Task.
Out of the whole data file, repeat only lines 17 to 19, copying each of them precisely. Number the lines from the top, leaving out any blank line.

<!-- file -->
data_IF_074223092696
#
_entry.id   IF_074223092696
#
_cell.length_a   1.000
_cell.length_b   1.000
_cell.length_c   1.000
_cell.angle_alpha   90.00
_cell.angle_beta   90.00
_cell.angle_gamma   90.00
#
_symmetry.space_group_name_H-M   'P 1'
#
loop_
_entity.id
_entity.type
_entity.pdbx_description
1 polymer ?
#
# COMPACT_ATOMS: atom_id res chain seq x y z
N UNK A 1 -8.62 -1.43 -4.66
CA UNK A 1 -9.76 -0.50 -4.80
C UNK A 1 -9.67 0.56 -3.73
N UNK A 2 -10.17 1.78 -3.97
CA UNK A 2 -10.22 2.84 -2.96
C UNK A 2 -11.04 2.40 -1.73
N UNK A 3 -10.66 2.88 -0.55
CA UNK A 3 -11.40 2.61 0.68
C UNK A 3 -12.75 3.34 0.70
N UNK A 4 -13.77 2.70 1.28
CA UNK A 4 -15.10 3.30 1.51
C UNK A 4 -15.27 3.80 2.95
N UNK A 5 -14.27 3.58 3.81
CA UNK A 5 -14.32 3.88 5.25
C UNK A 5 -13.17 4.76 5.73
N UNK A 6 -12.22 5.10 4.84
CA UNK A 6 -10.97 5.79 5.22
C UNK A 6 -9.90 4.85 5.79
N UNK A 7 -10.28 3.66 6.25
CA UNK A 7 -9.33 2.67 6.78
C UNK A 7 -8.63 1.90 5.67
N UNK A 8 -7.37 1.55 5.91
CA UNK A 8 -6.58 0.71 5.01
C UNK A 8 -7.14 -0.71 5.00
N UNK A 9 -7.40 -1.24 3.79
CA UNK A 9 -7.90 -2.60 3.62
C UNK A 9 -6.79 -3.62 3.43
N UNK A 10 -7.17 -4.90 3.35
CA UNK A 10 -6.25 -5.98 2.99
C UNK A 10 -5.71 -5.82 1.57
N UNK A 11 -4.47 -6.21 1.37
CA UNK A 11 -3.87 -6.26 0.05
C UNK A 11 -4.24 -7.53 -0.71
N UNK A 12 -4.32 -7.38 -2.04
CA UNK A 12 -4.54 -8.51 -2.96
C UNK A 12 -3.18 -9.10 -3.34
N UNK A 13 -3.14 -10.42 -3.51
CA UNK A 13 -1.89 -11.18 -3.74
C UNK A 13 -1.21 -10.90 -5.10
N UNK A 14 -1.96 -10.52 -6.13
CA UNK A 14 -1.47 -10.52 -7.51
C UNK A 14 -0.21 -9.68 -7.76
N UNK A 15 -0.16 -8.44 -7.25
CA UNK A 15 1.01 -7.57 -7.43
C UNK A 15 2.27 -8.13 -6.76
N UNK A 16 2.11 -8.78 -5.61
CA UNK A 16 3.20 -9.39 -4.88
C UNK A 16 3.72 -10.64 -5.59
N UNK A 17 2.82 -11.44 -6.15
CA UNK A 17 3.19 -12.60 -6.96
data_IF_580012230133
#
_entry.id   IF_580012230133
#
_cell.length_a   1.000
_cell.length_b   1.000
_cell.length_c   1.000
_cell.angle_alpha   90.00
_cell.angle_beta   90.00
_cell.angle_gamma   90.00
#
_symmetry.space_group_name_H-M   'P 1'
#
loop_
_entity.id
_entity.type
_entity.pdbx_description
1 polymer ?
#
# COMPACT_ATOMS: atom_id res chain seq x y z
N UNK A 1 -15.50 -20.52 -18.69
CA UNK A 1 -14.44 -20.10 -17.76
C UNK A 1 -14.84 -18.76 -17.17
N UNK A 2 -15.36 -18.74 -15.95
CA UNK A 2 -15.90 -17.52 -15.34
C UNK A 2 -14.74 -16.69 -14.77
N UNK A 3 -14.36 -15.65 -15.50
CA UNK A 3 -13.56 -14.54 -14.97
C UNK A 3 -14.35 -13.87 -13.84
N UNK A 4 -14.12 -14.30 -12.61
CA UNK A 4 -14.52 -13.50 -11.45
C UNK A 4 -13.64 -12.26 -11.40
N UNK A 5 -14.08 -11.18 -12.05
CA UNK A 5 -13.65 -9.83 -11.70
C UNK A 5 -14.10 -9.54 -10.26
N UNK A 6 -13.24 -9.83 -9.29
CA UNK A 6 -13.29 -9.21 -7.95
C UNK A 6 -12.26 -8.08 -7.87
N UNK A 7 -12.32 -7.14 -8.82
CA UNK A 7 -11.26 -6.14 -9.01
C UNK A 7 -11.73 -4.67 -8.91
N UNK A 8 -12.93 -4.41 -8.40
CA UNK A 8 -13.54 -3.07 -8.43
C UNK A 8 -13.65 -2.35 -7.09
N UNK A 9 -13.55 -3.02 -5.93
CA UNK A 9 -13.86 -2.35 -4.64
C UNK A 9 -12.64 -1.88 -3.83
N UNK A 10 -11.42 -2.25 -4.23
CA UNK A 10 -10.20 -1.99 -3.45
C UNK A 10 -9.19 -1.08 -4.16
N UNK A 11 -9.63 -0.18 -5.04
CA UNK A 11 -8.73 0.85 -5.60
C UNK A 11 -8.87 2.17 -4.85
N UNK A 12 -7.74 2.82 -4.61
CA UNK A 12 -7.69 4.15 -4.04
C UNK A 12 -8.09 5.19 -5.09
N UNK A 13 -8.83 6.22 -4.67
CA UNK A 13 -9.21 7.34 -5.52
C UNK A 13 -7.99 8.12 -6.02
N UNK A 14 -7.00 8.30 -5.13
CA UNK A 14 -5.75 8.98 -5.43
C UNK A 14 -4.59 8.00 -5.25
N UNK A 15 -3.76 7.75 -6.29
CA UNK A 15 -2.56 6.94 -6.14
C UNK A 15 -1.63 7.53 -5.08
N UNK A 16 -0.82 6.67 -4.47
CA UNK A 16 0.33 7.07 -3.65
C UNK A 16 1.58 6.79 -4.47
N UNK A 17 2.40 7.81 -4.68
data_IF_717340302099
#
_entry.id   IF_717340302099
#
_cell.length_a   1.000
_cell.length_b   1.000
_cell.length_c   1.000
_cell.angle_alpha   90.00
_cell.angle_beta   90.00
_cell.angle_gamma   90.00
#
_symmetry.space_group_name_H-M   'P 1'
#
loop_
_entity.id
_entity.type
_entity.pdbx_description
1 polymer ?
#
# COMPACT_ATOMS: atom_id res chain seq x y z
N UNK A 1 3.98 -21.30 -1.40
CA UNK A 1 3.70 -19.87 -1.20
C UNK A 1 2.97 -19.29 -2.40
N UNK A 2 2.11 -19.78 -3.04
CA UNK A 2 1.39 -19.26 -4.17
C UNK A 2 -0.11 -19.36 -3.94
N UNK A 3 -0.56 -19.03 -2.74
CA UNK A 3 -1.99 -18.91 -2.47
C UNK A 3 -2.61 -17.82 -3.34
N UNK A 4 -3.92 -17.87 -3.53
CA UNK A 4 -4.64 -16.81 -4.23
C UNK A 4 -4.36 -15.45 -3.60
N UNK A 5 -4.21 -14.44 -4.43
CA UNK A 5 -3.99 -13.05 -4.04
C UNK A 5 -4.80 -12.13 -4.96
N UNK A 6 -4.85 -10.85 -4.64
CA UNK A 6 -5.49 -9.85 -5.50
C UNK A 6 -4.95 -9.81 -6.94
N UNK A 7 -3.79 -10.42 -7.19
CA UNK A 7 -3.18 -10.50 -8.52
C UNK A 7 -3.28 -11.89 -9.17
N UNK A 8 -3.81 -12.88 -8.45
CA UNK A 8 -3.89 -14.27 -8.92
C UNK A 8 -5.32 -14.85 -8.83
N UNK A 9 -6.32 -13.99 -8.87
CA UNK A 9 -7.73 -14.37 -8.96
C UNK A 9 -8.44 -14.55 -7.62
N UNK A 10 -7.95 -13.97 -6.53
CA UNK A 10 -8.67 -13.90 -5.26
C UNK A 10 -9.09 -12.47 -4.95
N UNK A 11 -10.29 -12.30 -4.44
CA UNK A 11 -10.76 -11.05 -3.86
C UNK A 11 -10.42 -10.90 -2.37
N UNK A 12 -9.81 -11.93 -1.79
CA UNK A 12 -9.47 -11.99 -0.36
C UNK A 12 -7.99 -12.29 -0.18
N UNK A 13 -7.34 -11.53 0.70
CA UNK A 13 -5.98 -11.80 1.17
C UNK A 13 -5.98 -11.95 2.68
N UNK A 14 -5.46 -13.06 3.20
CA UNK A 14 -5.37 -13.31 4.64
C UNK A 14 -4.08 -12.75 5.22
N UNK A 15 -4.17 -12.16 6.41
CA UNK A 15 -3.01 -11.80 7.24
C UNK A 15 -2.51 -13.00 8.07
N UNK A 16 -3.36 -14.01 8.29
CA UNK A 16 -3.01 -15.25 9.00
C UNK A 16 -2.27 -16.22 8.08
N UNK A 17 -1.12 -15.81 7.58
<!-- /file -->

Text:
_entity.pdbx_description
1 polymer ?
#